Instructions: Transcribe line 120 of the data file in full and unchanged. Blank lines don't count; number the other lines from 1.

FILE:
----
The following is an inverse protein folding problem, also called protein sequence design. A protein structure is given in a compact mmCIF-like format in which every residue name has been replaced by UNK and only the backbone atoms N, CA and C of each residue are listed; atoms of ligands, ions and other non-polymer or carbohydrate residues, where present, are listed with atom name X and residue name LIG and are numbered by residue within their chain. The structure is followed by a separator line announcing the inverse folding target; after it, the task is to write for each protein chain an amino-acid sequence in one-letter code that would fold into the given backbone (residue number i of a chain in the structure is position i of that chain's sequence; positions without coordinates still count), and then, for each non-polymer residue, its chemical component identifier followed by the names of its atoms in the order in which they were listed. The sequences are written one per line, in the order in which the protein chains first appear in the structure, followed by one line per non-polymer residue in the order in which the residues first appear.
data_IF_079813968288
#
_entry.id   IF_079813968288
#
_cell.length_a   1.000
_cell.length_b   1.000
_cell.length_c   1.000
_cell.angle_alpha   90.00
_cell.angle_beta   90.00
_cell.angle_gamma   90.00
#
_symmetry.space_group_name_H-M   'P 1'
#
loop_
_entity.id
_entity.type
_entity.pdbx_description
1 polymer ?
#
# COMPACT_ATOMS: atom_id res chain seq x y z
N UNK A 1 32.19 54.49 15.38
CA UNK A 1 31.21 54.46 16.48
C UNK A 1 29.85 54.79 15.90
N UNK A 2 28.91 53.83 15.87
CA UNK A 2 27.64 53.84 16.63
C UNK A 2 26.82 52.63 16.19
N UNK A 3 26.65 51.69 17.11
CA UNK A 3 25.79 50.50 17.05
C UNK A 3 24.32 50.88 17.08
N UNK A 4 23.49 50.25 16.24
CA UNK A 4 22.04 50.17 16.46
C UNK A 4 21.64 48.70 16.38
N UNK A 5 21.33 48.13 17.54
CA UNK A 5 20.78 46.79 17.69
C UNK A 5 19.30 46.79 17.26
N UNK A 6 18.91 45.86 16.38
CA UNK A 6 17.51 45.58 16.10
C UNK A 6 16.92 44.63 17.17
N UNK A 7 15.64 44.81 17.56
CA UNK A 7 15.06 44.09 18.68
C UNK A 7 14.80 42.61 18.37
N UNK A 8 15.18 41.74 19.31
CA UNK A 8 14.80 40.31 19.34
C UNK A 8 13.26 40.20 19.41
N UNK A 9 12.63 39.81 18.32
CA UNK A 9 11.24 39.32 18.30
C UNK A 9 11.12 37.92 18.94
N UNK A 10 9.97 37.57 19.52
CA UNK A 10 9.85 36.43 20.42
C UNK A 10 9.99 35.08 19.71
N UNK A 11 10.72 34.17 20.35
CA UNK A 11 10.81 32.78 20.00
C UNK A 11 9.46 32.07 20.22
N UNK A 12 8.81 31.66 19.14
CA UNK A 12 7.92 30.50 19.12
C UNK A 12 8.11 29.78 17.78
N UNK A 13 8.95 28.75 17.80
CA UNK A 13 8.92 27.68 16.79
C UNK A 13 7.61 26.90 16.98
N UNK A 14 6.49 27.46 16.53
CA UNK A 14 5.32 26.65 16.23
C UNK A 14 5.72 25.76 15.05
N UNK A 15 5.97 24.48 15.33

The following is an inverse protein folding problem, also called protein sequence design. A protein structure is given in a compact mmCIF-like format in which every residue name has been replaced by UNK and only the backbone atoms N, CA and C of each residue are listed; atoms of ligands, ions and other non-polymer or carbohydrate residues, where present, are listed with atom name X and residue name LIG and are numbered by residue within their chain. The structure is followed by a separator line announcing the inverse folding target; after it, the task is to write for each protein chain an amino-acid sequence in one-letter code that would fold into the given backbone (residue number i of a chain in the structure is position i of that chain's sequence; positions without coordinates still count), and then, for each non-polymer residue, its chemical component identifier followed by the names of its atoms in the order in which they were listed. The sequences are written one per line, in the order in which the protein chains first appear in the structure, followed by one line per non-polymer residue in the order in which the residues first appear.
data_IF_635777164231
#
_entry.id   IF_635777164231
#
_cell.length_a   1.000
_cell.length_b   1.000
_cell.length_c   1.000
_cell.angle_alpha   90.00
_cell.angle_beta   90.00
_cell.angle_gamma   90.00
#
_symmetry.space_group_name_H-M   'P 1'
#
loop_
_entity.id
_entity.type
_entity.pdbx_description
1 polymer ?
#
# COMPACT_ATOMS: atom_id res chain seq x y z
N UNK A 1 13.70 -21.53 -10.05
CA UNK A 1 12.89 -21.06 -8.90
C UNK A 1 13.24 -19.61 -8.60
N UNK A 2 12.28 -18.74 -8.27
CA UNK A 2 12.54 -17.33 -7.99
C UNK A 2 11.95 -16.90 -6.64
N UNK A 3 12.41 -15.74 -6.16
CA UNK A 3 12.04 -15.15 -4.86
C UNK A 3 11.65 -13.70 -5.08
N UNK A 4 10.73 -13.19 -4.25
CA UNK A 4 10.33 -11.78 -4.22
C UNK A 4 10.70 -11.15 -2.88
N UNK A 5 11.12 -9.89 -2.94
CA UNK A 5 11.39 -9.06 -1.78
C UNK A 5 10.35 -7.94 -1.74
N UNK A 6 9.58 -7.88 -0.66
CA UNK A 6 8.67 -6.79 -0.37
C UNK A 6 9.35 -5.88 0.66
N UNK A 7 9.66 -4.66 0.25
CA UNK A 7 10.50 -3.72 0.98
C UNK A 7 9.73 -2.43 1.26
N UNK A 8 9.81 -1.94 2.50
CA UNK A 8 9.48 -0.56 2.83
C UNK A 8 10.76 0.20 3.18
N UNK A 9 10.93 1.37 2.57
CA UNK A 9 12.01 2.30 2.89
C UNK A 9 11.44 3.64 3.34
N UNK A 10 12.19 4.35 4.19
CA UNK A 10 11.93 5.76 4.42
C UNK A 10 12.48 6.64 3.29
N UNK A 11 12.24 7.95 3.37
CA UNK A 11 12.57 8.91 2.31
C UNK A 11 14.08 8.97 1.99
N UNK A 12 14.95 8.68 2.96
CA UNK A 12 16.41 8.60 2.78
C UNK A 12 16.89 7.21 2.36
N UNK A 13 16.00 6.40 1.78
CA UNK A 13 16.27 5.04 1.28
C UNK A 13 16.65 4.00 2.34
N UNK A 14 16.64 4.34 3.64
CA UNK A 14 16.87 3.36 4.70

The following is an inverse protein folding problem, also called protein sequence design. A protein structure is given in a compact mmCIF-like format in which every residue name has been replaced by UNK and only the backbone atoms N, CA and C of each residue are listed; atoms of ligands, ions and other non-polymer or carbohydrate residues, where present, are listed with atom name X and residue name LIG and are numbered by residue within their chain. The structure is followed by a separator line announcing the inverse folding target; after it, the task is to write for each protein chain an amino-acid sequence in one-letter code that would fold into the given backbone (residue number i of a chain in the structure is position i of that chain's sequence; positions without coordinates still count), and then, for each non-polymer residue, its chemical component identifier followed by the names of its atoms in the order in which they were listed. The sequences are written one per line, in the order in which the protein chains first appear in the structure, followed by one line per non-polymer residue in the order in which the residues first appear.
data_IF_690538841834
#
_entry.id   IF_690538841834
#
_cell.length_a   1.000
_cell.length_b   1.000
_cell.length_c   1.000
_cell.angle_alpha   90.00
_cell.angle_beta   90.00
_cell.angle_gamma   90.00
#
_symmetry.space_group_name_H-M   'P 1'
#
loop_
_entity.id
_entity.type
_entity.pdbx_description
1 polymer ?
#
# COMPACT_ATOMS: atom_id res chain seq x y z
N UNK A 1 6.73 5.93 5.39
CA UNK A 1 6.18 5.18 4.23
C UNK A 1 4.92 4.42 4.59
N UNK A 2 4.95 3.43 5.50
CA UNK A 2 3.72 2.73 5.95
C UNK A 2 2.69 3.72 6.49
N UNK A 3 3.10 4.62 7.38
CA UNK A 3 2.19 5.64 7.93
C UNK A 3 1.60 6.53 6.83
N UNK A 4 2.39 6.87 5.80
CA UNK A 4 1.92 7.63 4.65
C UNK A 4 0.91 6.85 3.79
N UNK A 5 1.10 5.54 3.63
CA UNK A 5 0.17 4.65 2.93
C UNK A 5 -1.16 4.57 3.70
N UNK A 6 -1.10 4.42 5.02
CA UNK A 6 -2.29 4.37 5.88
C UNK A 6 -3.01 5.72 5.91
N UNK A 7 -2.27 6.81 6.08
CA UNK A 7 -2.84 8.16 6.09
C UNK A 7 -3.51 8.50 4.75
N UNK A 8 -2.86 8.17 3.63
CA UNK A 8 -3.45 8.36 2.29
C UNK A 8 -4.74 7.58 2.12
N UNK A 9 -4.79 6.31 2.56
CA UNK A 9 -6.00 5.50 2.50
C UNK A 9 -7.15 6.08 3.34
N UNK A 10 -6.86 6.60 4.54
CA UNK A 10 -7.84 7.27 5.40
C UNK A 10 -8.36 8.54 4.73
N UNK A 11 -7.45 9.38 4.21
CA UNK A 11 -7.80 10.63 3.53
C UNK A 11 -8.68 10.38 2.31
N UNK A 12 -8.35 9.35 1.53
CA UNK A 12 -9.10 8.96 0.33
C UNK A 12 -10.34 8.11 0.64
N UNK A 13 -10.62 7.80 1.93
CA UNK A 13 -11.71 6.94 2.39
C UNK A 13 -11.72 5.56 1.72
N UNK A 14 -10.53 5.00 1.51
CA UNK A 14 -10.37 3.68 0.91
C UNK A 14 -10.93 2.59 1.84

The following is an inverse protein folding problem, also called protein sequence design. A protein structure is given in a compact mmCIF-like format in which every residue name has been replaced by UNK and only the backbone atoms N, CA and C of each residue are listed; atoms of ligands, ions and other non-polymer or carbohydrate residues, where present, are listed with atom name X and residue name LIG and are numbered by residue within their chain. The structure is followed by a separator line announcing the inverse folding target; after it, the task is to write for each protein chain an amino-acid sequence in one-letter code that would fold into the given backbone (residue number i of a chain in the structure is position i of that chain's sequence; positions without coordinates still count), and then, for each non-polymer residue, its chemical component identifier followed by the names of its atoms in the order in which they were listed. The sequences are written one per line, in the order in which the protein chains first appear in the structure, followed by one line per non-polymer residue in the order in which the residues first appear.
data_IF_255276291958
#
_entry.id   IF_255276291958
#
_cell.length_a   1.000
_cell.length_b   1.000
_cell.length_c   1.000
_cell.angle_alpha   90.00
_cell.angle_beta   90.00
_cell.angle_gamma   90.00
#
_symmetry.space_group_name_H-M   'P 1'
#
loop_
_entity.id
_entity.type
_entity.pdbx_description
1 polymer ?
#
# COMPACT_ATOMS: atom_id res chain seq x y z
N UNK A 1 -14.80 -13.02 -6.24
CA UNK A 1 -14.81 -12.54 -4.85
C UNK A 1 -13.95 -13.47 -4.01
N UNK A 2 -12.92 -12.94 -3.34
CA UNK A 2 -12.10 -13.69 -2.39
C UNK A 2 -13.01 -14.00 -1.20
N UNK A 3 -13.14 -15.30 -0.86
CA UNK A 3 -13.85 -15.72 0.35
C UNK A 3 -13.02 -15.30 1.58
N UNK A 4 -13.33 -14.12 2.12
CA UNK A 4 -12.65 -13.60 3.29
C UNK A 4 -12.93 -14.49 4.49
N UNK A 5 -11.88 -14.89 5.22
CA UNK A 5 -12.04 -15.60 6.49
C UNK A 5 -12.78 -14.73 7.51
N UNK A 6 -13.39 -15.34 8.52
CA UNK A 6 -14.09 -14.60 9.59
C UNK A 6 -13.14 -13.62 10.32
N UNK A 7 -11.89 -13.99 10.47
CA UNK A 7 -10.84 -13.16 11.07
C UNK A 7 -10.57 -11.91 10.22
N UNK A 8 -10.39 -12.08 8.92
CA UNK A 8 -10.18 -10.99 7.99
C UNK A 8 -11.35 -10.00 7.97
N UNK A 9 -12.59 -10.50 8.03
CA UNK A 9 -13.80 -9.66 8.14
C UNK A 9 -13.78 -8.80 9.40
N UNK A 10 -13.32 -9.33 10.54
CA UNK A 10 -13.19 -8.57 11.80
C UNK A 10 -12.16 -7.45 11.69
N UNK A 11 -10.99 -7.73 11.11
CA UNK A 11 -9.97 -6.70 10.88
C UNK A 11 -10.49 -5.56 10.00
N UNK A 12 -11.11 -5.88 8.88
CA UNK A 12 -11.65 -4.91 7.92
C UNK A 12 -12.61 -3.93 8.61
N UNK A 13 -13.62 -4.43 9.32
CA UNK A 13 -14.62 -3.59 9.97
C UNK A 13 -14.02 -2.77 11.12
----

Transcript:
CA UNK A 12 16.41 8.60 2.78